When the hot summer months roll around, many gardeners must say goodbye to their tender spring flowers, which start to fade as soon as temperatures increase. Though many plants will droop and wilt in the summer heat, there are plenty of others that continue producing healthy foliage and blooms during the season.
A member of the daisy/aster family, butter daisy (Melampodium divaricatum) is a summer blooming annual native to the Southwestern United States and the tropics of Central and South America. The shrubby plant boasts broad, bright green leaves accented by cheery solid yellow daisy flowers. Butter daisy can be grown in a container, or left to its own devices in the yard.
The plant does best in USDA zones 5 to 10, in full sunlight. The tender annual cannot handle frost--proper sunlight is essential to its health. An average well-draining soil will suit the plant fine. Butter daisy is moderately drought tolerant once established and requires little attention.
European meadowsweet is an herbaceous perennial that sports silvery green and yellow variegated leaves and tiny white blooms, which appear in mid to late summer. The plant has a stiff, erect habit and wont spread past its designated space. European meadowsweet does best in USDA zones 3A to 9A in partial sunlight. A neutral, well-drained loam is ideal, as is frequent watering.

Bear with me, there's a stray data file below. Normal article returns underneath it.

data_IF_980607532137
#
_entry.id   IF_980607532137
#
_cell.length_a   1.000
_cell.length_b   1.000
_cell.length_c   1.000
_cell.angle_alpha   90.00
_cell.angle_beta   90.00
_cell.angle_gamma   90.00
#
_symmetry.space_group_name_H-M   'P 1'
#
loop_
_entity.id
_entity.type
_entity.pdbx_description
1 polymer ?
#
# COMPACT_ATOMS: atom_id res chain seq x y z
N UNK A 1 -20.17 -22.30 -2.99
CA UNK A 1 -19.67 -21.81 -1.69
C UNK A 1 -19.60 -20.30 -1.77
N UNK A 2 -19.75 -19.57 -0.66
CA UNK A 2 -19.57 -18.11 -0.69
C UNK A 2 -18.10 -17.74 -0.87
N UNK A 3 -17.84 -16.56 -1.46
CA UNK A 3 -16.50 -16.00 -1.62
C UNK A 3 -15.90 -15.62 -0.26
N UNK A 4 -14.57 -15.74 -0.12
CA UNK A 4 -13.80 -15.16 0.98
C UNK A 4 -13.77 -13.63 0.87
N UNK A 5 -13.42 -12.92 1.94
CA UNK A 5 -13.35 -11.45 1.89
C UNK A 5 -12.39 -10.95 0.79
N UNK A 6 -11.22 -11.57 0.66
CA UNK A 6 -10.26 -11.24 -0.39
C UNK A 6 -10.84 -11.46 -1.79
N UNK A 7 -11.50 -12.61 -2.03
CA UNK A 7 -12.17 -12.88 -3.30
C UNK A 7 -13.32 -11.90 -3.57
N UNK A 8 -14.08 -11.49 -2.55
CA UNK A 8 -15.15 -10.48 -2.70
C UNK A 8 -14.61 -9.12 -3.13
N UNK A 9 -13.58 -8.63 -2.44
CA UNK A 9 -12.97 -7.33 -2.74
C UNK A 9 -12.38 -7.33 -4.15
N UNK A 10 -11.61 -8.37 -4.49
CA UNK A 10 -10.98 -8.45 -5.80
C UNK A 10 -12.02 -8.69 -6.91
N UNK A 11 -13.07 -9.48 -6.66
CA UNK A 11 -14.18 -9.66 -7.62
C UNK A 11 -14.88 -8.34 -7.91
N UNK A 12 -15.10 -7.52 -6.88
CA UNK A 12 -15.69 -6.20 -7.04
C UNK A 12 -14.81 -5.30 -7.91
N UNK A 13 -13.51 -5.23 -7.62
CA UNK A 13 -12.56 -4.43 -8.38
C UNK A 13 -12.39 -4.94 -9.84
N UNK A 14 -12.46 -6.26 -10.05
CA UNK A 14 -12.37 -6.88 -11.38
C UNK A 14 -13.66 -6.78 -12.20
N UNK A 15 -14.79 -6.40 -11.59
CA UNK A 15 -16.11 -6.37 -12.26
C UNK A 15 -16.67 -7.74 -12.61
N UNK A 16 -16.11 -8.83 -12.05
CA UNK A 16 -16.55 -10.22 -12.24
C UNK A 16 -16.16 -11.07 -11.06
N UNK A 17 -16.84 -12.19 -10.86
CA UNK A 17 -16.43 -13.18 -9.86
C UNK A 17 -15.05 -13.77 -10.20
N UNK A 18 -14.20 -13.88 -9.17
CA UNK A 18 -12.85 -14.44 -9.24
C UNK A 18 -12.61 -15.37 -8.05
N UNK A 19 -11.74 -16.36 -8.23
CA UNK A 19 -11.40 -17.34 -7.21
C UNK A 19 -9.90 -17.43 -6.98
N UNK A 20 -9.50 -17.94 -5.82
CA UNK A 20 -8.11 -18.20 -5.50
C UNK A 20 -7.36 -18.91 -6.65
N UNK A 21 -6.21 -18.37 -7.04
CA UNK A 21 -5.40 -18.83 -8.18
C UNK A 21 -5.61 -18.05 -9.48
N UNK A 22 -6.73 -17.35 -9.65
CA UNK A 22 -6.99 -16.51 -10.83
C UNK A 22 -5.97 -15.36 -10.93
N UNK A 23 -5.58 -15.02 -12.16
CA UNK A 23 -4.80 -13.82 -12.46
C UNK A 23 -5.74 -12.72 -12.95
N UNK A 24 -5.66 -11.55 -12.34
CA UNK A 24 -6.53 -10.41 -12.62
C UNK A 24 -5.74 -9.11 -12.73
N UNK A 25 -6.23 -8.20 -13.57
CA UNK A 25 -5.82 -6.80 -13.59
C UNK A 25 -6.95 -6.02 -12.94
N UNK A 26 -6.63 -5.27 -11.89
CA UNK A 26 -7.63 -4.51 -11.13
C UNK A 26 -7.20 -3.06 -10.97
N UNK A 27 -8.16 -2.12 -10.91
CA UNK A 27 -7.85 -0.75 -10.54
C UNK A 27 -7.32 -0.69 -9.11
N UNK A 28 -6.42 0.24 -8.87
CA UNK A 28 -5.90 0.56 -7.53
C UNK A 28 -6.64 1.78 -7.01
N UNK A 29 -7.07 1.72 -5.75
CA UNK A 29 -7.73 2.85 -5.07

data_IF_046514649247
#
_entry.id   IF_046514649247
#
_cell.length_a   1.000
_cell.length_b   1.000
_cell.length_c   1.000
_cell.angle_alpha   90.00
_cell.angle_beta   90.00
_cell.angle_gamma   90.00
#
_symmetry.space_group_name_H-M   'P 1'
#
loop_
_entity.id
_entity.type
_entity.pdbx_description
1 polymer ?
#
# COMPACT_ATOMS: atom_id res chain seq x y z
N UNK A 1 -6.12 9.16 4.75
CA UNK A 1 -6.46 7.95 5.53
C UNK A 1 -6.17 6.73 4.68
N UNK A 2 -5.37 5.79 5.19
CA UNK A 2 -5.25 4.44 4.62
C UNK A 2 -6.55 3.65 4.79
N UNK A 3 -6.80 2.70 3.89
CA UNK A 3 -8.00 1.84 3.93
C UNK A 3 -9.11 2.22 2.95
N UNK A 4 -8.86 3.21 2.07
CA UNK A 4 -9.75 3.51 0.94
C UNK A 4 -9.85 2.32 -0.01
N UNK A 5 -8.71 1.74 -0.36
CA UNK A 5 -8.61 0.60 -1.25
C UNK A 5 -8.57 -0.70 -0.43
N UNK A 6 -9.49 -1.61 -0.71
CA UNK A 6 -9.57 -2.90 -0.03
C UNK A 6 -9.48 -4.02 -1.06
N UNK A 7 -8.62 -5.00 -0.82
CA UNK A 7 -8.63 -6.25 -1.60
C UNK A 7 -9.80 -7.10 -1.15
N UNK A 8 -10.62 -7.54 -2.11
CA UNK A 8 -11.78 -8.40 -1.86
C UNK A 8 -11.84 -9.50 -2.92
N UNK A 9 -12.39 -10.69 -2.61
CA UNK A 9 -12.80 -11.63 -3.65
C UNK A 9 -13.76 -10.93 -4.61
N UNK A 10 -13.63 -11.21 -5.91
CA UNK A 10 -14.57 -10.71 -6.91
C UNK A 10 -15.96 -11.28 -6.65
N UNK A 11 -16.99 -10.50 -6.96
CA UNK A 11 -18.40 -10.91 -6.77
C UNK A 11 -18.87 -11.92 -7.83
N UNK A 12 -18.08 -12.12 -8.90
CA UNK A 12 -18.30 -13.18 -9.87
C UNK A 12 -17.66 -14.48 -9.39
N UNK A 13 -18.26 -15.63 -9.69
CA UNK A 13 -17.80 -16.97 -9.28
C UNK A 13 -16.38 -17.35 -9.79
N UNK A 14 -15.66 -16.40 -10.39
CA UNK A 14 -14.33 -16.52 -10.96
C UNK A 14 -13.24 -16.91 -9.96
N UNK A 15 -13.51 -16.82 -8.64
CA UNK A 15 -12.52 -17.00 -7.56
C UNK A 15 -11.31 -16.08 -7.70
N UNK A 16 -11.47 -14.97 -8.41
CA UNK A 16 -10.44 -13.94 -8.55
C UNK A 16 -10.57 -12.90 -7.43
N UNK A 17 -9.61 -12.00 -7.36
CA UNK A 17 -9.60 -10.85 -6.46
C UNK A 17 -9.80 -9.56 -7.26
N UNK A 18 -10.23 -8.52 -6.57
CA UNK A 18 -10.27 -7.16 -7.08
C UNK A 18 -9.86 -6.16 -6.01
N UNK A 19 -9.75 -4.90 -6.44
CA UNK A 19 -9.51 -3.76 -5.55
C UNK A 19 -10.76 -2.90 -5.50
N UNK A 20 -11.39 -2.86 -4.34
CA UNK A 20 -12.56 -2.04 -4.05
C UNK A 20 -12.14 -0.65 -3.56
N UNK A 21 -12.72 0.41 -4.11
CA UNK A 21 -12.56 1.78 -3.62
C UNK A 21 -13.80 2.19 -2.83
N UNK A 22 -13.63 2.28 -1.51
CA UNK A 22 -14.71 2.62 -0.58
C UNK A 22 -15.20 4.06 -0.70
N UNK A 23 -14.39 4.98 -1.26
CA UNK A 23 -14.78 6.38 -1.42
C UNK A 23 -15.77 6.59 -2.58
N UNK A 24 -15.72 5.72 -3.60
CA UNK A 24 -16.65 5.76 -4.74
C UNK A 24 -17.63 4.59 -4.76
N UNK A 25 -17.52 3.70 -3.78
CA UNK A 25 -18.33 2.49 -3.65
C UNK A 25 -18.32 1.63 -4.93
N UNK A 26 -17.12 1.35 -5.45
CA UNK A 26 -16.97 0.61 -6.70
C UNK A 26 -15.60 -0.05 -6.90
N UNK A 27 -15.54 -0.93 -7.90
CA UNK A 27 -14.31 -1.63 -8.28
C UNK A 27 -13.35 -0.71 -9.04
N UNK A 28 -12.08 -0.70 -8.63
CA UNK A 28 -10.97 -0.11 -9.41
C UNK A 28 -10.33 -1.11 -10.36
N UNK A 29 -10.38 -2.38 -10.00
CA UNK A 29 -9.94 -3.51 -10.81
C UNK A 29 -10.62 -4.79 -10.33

Meadowsweet thrives with heavy watering and will tolerate water-logged soils. The plant works well as in an herbaceous border or as a stand alone specimen plant. European meadowsweet's fragrant flowers can be cut for fresh or dried flower bouquets.
Siberian iris (Iris sibirica) is a perennial wetlands plant that boasts lush blue green foliage and silky flowers in colors ranging from blue to purple or white depending on the cultivar. The plant produces its lavish blooms throughout the summer. The plant is ideal for those who are looking to add a little color near a pond or another area with water-logged soil. Siberian iris will grow in USDA zones 4A to 9A, in partial sunlight or full sunlight.
A neutral or acidic well-drained loam is perfect for this plant, although the real key to its well-being is frequent watering. Siberian iris makes a great cut flower thanks to its attractive foliage and stiff stem.